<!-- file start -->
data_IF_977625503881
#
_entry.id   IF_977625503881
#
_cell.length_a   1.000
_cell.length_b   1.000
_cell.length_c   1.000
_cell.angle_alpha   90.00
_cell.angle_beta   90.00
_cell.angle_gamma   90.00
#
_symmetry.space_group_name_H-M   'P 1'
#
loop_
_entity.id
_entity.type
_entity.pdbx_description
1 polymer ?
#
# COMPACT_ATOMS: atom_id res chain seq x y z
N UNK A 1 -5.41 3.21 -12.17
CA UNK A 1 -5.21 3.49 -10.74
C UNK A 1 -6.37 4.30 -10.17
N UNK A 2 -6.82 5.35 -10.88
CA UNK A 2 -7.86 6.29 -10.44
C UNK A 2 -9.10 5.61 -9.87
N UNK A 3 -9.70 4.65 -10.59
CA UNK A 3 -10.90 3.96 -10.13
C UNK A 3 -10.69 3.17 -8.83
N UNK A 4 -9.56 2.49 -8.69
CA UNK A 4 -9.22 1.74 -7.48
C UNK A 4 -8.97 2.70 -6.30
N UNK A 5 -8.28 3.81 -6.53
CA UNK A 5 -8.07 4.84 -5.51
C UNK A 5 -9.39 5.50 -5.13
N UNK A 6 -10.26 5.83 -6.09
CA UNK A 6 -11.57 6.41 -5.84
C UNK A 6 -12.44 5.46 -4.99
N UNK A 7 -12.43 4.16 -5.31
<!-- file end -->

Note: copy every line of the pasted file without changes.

data_IF_977625503881
#
_entry.id   IF_977625503881
#
_cell.length_a   1.000
_cell.length_b   1.000
_cell.length_c   1.000
_cell.angle_alpha   90.00
_cell.angle_beta   90.00
_cell.angle_gamma   90.00
#
_symmetry.space_group_name_H-M   'P 1'
#
loop_
_entity.id
_entity.type
_entity.pdbx_description
1 polymer ?
#
# COMPACT_ATOMS: atom_id res chain seq x y z
N UNK A 1 -5.41 3.21 -12.17
CA UNK A 1 -5.21 3.49 -10.74
C UNK A 1 -6.37 4.30 -10.17
N UNK A 2 -6.82 5.35 -10.88
CA UNK A 2 -7.86 6.29 -10.44
C UNK A 2 -9.10 5.61 -9.87
N UNK A 3 -9.70 4.65 -10.59
CA UNK A 3 -10.90 3.96 -10.13
C UNK A 3 -10.69 3.17 -8.83
N UNK A 4 -9.56 2.49 -8.69
CA UNK A 4 -9.22 1.74 -7.48
C UNK A 4 -8.97 2.70 -6.30
N UNK A 5 -8.28 3.81 -6.53
CA UNK A 5 -8.07 4.84 -5.51
C UNK A 5 -9.39 5.50 -5.13
N UNK A 6 -10.26 5.83 -6.09
CA UNK A 6 -11.57 6.41 -5.84
C UNK A 6 -12.44 5.46 -4.99
N UNK A 7 -12.43 4.16 -5.31